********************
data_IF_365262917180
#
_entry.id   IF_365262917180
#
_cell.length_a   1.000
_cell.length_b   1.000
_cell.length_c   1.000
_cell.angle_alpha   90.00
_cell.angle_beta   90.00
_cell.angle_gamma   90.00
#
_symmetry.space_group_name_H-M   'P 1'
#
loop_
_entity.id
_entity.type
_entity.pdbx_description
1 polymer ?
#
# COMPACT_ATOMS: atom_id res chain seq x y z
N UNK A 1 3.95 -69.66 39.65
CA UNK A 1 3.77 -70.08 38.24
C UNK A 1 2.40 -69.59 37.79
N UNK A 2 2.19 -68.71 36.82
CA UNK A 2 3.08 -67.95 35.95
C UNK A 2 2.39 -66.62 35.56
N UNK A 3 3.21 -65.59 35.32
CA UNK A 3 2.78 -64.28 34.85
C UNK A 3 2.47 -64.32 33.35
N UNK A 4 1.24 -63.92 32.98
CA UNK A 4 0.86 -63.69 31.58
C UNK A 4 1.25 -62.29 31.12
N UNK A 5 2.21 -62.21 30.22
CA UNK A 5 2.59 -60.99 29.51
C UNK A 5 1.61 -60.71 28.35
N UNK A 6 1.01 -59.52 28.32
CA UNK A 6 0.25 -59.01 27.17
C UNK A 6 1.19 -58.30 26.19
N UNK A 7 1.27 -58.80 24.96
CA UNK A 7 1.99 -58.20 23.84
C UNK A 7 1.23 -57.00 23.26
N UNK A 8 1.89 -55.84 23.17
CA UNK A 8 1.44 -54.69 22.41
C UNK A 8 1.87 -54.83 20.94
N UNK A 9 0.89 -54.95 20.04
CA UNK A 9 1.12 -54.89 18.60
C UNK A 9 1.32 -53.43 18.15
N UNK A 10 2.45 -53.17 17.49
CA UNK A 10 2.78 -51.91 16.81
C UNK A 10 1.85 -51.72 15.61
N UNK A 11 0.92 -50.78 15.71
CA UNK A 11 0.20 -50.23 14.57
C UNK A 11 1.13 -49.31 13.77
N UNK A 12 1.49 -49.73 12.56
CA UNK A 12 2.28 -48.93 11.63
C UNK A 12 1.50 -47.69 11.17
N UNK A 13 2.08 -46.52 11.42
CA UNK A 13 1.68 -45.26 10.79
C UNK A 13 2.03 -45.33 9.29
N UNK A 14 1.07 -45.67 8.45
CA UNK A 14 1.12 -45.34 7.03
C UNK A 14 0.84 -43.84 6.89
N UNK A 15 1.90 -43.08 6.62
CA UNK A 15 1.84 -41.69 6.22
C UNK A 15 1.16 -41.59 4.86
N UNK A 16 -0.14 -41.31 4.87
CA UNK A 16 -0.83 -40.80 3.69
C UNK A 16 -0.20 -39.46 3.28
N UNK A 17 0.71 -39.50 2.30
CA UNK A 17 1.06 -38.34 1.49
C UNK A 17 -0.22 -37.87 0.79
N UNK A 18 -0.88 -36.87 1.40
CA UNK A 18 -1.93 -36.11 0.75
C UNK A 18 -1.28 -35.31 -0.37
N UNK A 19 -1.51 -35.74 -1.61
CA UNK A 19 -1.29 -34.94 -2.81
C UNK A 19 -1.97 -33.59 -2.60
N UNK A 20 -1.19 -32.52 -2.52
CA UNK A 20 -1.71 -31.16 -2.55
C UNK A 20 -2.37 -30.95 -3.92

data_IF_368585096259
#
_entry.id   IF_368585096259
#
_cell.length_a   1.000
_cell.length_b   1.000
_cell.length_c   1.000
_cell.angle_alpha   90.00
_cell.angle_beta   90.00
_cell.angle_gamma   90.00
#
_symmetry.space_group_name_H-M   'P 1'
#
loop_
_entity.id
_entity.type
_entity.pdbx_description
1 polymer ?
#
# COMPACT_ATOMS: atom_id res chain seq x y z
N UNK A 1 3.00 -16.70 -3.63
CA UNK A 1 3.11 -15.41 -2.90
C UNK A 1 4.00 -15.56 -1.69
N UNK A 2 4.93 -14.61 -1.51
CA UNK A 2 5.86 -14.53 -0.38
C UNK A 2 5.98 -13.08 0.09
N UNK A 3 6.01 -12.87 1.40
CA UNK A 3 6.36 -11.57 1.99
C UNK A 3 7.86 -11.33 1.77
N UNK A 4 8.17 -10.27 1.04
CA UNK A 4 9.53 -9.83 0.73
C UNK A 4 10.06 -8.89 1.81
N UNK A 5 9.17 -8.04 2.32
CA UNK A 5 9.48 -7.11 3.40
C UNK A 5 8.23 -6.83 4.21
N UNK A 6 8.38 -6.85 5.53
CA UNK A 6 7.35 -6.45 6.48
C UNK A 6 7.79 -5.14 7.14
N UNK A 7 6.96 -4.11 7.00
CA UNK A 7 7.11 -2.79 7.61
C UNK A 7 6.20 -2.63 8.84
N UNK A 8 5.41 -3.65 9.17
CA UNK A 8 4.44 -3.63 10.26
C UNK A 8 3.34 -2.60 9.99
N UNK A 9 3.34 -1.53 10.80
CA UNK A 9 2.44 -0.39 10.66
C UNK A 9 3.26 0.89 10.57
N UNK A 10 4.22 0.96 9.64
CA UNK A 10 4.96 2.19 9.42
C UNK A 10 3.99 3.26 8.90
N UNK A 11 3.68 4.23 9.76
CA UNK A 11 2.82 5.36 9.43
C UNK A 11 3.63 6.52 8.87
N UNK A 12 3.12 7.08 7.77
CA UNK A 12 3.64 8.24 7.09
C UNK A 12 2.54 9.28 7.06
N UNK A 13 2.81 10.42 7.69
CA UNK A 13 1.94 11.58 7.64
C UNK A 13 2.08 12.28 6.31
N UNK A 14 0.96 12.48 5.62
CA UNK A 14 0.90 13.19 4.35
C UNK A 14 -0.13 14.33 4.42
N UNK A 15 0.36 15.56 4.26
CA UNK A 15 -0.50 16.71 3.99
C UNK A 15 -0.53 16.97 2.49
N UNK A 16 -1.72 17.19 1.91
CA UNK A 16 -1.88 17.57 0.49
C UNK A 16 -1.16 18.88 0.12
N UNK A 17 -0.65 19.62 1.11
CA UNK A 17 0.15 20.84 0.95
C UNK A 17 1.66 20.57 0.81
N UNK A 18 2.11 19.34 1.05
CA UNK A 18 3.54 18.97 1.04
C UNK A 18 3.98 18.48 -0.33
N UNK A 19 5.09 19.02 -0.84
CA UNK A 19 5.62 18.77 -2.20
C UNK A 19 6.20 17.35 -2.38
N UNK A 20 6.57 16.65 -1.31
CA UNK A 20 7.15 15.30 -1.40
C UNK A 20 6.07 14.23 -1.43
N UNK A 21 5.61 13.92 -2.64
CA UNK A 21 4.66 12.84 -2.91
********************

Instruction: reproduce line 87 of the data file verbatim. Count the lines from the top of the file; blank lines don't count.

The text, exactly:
_cell.length_c   1.000